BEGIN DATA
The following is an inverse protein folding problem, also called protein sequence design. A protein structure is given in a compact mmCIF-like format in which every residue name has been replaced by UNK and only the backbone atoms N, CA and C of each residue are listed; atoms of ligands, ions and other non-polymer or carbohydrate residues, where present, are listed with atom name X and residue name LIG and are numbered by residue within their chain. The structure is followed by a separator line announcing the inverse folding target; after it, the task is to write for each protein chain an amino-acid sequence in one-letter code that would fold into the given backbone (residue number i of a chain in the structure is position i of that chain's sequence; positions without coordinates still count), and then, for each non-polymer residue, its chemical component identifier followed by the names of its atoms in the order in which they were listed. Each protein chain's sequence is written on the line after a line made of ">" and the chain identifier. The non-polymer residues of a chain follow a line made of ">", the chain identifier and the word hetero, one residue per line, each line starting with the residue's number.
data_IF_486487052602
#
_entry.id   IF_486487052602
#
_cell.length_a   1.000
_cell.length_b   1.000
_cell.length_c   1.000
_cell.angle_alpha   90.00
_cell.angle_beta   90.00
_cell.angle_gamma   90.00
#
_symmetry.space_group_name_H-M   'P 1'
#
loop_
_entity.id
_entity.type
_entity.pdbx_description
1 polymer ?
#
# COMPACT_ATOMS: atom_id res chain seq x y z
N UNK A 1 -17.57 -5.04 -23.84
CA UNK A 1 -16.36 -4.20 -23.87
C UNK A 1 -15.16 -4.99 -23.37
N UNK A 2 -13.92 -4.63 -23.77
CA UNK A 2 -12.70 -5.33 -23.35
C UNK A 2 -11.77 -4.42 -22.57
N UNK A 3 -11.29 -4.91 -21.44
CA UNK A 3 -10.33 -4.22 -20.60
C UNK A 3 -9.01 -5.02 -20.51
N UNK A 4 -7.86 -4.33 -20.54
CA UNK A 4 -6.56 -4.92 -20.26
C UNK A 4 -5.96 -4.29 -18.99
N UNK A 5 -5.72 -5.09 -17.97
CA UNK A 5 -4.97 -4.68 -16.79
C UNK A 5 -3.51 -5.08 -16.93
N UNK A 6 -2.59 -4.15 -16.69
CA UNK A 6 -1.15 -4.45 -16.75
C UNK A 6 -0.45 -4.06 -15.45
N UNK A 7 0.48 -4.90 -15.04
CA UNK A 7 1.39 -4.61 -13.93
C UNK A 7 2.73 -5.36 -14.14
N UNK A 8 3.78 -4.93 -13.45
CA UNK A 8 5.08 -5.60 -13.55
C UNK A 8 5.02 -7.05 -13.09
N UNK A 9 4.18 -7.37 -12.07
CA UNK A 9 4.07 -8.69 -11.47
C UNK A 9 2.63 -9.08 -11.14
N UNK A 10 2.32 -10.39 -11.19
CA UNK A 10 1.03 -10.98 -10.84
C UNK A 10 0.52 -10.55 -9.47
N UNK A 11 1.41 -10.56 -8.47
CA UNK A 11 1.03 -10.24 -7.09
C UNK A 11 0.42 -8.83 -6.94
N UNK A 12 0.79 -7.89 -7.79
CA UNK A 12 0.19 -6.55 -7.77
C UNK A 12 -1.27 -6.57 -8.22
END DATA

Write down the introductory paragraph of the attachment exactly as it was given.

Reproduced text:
The following is an inverse protein folding problem, also called protein sequence design. A protein structure is given in a compact mmCIF-like format in which every residue name has been replaced by UNK and only the backbone atoms N, CA and C of each residue are listed; atoms of ligands, ions and other non-polymer or carbohydrate residues, where present, are listed with atom name X and residue name LIG and are numbered by residue within their chain. The structure is followed by a separator line announcing the inverse folding target; after it, the task is to write for each protein chain an amino-acid sequence in one-letter code that would fold into the given backbone (residue number i of a chain in the structure is position i of that chain's sequence; positions without coordinates still count), and then, for each non-polymer residue, its chemical component identifier followed by the names of its atoms in the order in which they were listed. Each protein chain's sequence is written on the line after a line made of ">" and the chain identifier. The non-polymer residues of a chain follow a line made of ">", the chain identifier and the word hetero, one residue per line, each line starting with the residue's number.